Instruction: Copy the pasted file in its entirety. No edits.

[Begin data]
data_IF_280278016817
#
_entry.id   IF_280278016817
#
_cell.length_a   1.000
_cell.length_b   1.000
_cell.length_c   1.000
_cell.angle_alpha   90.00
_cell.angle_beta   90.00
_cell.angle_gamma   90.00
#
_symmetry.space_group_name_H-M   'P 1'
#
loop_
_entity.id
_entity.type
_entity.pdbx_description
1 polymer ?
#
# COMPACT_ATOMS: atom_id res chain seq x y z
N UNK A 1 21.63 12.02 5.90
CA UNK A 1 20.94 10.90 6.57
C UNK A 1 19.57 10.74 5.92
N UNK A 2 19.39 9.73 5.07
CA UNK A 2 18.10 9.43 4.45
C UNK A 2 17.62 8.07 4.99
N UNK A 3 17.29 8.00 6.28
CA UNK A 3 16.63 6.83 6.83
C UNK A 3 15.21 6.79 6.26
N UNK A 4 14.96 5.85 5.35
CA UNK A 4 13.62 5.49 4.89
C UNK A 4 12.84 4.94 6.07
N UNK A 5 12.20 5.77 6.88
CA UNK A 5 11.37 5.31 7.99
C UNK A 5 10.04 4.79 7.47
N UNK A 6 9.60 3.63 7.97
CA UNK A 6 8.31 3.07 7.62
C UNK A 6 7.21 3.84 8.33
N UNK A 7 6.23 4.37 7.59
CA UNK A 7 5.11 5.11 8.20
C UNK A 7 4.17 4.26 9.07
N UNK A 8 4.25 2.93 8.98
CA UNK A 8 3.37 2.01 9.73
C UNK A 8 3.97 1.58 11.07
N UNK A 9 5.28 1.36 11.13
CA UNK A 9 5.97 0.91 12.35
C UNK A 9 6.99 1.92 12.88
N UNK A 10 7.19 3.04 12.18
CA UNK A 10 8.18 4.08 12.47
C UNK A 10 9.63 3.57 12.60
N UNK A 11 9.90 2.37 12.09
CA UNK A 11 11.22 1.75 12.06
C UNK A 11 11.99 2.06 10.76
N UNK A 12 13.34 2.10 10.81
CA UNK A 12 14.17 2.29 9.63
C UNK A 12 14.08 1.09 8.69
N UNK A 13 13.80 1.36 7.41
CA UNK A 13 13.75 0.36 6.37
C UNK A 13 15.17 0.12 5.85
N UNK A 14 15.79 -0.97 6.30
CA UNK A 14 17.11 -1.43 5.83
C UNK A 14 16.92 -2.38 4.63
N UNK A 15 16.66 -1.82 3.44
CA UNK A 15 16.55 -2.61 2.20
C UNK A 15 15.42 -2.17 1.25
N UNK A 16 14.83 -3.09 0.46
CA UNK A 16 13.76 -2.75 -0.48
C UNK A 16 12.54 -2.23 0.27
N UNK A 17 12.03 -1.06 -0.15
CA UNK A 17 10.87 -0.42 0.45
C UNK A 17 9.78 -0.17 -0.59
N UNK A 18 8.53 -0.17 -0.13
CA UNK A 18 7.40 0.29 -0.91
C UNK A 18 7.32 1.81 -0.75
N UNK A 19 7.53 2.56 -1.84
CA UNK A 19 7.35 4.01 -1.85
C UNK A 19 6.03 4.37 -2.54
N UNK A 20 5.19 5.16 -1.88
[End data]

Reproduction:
data_IF_280278016817
#
_entry.id   IF_280278016817
#
_cell.length_a   1.000
_cell.length_b   1.000
_cell.length_c   1.000
_cell.angle_alpha   90.00
_cell.angle_beta   90.00
_cell.angle_gamma   90.00
#
_symmetry.space_group_name_H-M   'P 1'
#
loop_
_entity.id
_entity.type
_entity.pdbx_description
1 polymer ?
#
# COMPACT_ATOMS: atom_id res chain seq x y z
N UNK A 1 21.63 12.02 5.90
CA UNK A 1 20.94 10.90 6.57
C UNK A 1 19.57 10.74 5.92
N UNK A 2 19.39 9.73 5.07
CA UNK A 2 18.10 9.43 4.45
C UNK A 2 17.62 8.07 4.99
N UNK A 3 17.29 8.00 6.28
CA UNK A 3 16.63 6.83 6.83
C UNK A 3 15.21 6.79 6.26
N UNK A 4 14.96 5.85 5.35
CA UNK A 4 13.62 5.49 4.89
C UNK A 4 12.84 4.94 6.07
N UNK A 5 12.20 5.77 6.88
CA UNK A 5 11.37 5.31 7.99
C UNK A 5 10.04 4.79 7.47
N UNK A 6 9.60 3.63 7.97
CA UNK A 6 8.31 3.07 7.62
C UNK A 6 7.21 3.84 8.33
N UNK A 7 6.23 4.37 7.59
CA UNK A 7 5.11 5.11 8.20
C UNK A 7 4.17 4.26 9.07
N UNK A 8 4.25 2.93 8.98
CA UNK A 8 3.37 2.01 9.73
C UNK A 8 3.97 1.58 11.07
N UNK A 9 5.28 1.36 11.13
CA UNK A 9 5.97 0.91 12.35
C UNK A 9 6.99 1.92 12.88
N UNK A 10 7.19 3.04 12.18
CA UNK A 10 8.18 4.08 12.47
C UNK A 10 9.63 3.57 12.60
N UNK A 11 9.90 2.37 12.09
CA UNK A 11 11.22 1.75 12.06
C UNK A 11 11.99 2.06 10.76
N UNK A 12 13.34 2.10 10.81
CA UNK A 12 14.17 2.29 9.63
C UNK A 12 14.08 1.09 8.69
N UNK A 13 13.80 1.36 7.41
CA UNK A 13 13.75 0.36 6.37
C UNK A 13 15.17 0.12 5.85
N UNK A 14 15.79 -0.97 6.30
CA UNK A 14 17.11 -1.43 5.83
C UNK A 14 16.92 -2.38 4.63
N UNK A 15 16.66 -1.82 3.44
CA UNK A 15 16.55 -2.61 2.20
C UNK A 15 15.42 -2.17 1.25
N UNK A 16 14.83 -3.09 0.46
CA UNK A 16 13.76 -2.75 -0.48
C UNK A 16 12.54 -2.23 0.27
N UNK A 17 12.03 -1.06 -0.15
CA UNK A 17 10.87 -0.42 0.45
C UNK A 17 9.78 -0.17 -0.59
N UNK A 18 8.53 -0.17 -0.13
CA UNK A 18 7.40 0.29 -0.91
C UNK A 18 7.32 1.81 -0.75
N UNK A 19 7.53 2.56 -1.84
CA UNK A 19 7.35 4.01 -1.85
C UNK A 19 6.03 4.37 -2.54
N UNK A 20 5.19 5.16 -1.88